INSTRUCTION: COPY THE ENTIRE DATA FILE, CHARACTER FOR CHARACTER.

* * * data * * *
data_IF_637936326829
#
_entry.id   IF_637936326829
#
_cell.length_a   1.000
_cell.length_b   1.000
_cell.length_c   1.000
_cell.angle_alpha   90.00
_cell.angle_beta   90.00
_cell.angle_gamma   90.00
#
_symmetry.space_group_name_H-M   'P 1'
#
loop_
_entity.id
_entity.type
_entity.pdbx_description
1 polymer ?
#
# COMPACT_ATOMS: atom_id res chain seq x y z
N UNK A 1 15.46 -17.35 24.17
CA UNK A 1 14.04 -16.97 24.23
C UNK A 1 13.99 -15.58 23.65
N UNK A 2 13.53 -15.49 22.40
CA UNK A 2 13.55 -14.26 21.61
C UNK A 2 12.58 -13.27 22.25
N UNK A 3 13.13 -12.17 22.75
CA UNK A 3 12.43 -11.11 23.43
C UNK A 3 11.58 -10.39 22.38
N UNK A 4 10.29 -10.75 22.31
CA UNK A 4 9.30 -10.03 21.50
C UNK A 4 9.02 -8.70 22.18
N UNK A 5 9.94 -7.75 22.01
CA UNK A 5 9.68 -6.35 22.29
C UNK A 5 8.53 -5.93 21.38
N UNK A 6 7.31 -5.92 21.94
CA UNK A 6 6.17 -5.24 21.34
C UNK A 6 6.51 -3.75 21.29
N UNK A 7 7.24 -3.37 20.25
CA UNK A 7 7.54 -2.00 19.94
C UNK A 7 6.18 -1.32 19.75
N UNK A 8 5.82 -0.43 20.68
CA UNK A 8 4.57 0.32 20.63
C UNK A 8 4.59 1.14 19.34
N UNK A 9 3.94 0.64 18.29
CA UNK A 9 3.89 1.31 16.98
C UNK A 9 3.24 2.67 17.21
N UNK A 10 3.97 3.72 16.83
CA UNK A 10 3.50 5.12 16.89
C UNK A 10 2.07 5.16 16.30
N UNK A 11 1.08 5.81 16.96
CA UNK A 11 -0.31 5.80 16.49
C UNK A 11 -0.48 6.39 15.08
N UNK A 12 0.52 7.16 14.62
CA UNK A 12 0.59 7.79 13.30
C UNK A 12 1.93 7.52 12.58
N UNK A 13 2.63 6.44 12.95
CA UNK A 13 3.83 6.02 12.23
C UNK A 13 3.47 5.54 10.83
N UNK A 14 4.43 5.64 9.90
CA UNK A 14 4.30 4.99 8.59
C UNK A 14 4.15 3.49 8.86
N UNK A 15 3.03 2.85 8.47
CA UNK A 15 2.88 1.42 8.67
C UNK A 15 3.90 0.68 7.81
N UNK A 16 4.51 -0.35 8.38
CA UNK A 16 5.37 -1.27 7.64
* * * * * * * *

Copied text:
data_IF_637936326829
#
_entry.id   IF_637936326829
#
_cell.length_a   1.000
_cell.length_b   1.000
_cell.length_c   1.000
_cell.angle_alpha   90.00
_cell.angle_beta   90.00
_cell.angle_gamma   90.00
#
_symmetry.space_group_name_H-M   'P 1'
#
loop_
_entity.id
_entity.type
_entity.pdbx_description
1 polymer ?
#
# COMPACT_ATOMS: atom_id res chain seq x y z
N UNK A 1 15.46 -17.35 24.17
CA UNK A 1 14.04 -16.97 24.23
C UNK A 1 13.99 -15.58 23.65
N UNK A 2 13.53 -15.49 22.40
CA UNK A 2 13.55 -14.26 21.61
C UNK A 2 12.58 -13.27 22.25
N UNK A 3 13.13 -12.17 22.75
CA UNK A 3 12.43 -11.11 23.43
C UNK A 3 11.58 -10.39 22.38
N UNK A 4 10.29 -10.75 22.31
CA UNK A 4 9.30 -10.03 21.50
C UNK A 4 9.02 -8.70 22.18
N UNK A 5 9.94 -7.75 22.01
CA UNK A 5 9.68 -6.35 22.29
C UNK A 5 8.53 -5.93 21.38
N UNK A 6 7.31 -5.92 21.94
CA UNK A 6 6.17 -5.24 21.34
C UNK A 6 6.51 -3.75 21.29
N UNK A 7 7.24 -3.37 20.25
CA UNK A 7 7.54 -2.00 19.94
C UNK A 7 6.18 -1.32 19.75
N UNK A 8 5.82 -0.43 20.68
CA UNK A 8 4.57 0.32 20.63
C UNK A 8 4.59 1.14 19.34
N UNK A 9 3.94 0.64 18.29
CA UNK A 9 3.89 1.31 16.98
C UNK A 9 3.24 2.67 17.21
N UNK A 10 3.97 3.72 16.83
CA UNK A 10 3.50 5.12 16.89
C UNK A 10 2.07 5.16 16.30
N UNK A 11 1.08 5.81 16.96
CA UNK A 11 -0.31 5.80 16.49
C UNK A 11 -0.48 6.39 15.08
N UNK A 12 0.52 7.16 14.62
CA UNK A 12 0.59 7.79 13.30
C UNK A 12 1.93 7.52 12.58
N UNK A 13 2.63 6.44 12.95
CA UNK A 13 3.83 6.02 12.23
C UNK A 13 3.47 5.54 10.83
N UNK A 14 4.43 5.64 9.90
CA UNK A 14 4.30 4.99 8.59
C UNK A 14 4.15 3.49 8.86
N UNK A 15 3.03 2.85 8.47
CA UNK A 15 2.88 1.42 8.67
C UNK A 15 3.90 0.68 7.81
N UNK A 16 4.51 -0.35 8.38
CA UNK A 16 5.37 -1.27 7.64